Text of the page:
Phase One

Developing a measure of automation, understanding tasks in Primary Care

Our project on the future of healthcare is organized into two phases. In the first project we develop a measure of “automatability”. This measure is created through ethnographic fieldwork: close observation of all occupations in Primary Care to gather data using interviews, fieldnotes, document collection, and photographs. We then use this detailed data to create a description of each occupation in primary care, the tasks they perform, and features and characteristics of those tasks. Our final report on this research is released in early 2019. We continue to publish important findings for Primary Care and the NHS, catalogued under research.

Once detailed high quality empirical data are collected at primary care field sites we use this data to create a detailed dataset of every occupation in primary care, the tasks they perform, and features of each task. Task features are further augmented using Occupation Net’s (O*NET) database and the detailed work activities descriptions of skills, knowledge, and abilities. This drives the project toward its second goal. Developing a robust quantitative framework using an Independent Bayesian Classifier Combination (IBCC) and Gaussian Processes to generate a machine learning model of automation scores per task. This scale of automation informs our future work on what tasks can possibly be automated and to what extent with current technologies.


With respect to automation in the NHS, the main concern is not about the loss of jobs due to automation, as might be the case in other industries. The main concern is about shortage of skilled workers and inability to meet future demands, so computerisation and automation are seen by policy makers as opportunities rather than threats. That should not be taken to imply that there isn’t considerable resistance to automation amongst segments of the workforce in the context of a somewhat inflexible system – there undoubtedly is, but it does mean that clarifying the areas where automation could increase productivity and the challenges that must be overcome will be useful.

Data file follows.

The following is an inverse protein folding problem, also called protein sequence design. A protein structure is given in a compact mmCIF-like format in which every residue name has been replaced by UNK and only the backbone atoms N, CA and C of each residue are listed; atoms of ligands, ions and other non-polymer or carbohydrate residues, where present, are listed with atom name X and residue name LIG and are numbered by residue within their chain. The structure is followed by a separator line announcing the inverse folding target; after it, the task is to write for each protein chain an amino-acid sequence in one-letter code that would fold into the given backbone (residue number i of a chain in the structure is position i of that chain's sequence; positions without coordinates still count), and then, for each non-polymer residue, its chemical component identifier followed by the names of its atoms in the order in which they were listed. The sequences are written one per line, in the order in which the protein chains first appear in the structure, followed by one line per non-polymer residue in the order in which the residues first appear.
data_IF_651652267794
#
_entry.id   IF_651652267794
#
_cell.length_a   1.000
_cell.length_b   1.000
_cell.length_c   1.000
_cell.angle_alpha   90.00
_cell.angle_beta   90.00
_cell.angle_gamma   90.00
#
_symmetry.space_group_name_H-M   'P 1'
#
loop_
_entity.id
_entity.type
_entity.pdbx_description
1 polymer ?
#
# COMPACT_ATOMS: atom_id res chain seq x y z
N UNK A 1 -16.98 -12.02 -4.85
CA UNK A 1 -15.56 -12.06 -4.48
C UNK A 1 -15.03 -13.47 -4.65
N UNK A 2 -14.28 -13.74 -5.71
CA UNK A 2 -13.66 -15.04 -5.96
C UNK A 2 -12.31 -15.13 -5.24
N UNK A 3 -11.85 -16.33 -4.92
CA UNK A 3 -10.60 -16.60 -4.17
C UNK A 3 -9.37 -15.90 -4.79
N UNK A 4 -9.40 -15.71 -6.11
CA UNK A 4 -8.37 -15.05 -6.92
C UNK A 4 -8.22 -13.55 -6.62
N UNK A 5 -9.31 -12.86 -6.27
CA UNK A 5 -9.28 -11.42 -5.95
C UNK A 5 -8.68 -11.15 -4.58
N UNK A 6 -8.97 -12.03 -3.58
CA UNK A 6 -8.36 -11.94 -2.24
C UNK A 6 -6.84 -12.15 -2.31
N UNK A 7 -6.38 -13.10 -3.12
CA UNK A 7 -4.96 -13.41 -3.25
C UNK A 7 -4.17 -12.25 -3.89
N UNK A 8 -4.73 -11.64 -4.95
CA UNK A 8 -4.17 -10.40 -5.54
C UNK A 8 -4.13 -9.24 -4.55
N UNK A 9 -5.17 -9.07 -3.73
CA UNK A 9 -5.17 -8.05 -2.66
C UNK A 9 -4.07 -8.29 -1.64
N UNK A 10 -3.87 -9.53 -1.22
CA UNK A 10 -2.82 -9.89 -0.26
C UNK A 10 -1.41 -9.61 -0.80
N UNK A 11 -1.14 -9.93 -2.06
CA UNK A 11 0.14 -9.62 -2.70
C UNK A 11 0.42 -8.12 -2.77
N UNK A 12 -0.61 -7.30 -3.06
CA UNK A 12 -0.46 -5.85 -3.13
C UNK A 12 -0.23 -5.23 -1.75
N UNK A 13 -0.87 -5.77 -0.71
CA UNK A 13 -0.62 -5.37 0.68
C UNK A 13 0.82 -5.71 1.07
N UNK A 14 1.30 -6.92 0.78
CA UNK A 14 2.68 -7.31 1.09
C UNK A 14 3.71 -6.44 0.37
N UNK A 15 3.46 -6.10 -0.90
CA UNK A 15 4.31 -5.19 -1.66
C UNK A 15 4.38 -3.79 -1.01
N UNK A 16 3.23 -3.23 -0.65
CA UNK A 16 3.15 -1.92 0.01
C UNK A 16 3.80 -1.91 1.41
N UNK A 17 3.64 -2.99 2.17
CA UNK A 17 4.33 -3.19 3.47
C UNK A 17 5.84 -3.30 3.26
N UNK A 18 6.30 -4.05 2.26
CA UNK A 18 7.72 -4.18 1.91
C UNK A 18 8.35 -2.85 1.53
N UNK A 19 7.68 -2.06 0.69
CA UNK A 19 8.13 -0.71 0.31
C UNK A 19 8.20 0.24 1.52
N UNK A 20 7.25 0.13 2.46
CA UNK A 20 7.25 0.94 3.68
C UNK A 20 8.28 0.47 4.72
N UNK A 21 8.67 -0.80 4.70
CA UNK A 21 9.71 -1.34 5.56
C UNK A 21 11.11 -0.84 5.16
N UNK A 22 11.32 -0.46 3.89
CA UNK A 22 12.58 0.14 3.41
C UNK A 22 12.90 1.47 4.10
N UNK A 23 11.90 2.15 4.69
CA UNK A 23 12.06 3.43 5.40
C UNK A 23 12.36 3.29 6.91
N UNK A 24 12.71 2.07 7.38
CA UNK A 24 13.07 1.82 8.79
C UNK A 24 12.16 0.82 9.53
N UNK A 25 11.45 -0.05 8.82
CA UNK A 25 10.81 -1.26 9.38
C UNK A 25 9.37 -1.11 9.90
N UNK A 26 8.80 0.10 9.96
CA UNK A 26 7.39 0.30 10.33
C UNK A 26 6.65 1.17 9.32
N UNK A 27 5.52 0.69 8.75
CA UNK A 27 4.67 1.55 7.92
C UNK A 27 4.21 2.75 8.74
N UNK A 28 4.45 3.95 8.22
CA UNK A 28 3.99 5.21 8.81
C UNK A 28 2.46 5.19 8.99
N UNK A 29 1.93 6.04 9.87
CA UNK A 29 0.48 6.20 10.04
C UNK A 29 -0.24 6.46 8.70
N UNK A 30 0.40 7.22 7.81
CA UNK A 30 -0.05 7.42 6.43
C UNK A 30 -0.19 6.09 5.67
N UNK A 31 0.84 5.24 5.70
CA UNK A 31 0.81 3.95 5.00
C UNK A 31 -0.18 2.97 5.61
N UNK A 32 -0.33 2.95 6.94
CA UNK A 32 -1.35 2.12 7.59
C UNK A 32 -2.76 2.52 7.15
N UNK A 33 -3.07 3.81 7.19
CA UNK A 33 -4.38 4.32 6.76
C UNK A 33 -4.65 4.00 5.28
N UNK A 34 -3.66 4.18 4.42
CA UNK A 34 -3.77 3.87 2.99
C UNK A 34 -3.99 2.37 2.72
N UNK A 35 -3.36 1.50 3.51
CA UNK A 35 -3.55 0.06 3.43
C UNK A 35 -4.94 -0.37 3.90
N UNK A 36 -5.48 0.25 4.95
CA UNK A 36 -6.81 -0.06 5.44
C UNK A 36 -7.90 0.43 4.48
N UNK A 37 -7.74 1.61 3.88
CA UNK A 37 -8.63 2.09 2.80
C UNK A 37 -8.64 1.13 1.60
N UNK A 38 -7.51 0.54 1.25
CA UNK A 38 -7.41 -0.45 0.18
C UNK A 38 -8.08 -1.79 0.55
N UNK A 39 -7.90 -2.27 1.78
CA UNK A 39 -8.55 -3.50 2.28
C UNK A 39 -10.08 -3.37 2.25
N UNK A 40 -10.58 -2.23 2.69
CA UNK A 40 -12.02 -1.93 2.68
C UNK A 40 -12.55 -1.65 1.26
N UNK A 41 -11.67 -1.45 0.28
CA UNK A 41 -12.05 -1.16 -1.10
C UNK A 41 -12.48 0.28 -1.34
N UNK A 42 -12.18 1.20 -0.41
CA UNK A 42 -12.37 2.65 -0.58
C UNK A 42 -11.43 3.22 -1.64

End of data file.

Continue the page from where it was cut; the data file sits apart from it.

At the moment, our understanding of the level and impact of automation within the GP ecosystem is mostly anecdotal. While some health sector automation will undoubtedly involve routine tasks like scheduling and certain lab tasks, automation in the case of healthcare is also likely to involve technologies that are unlike in other sectors and as yet in their infancy: humanoid robots that support interpersonal interaction, algorithms that translate routine but complex tasks into workflows by means of machine learning, or reorganizing GPs’ administrative and diagnostic-support systems to include elements of artificial intelligence (AI).

Research Questions

Our central research question is “What is the probability of automation of tasks within NHS Primary Care?”

These questions, while looking at specific tasks and the probability of automation, are not narrowly limited to technical concerns but contribute to our understanding of broad and important social issues. As such, we are influenced by, and well aligned with, recent work from Susskind and Susskind that looks at the broad relevance of professions in the 21st century as well as thinking about the role of robots in society from scholars such as Lucy Suchman. Furthermore, it is important to note the extent to which algorithms can stand in for human judgement and inadvertently produce gaps in thinking (e.g. reliance on blackboxed tools can cause people using the tools to stop questioning what is happening inside the box) creating an over reliance on automation. Our work, which will contribute to opening the blackbox of automation, will help counter this natural human tendency.


We present findings in standard academic forums including conferences, workshops, invited talks, and in peer reviewed articles. We are also authoring a peer reviewed technical report available to the public, to be released in August/September 2019.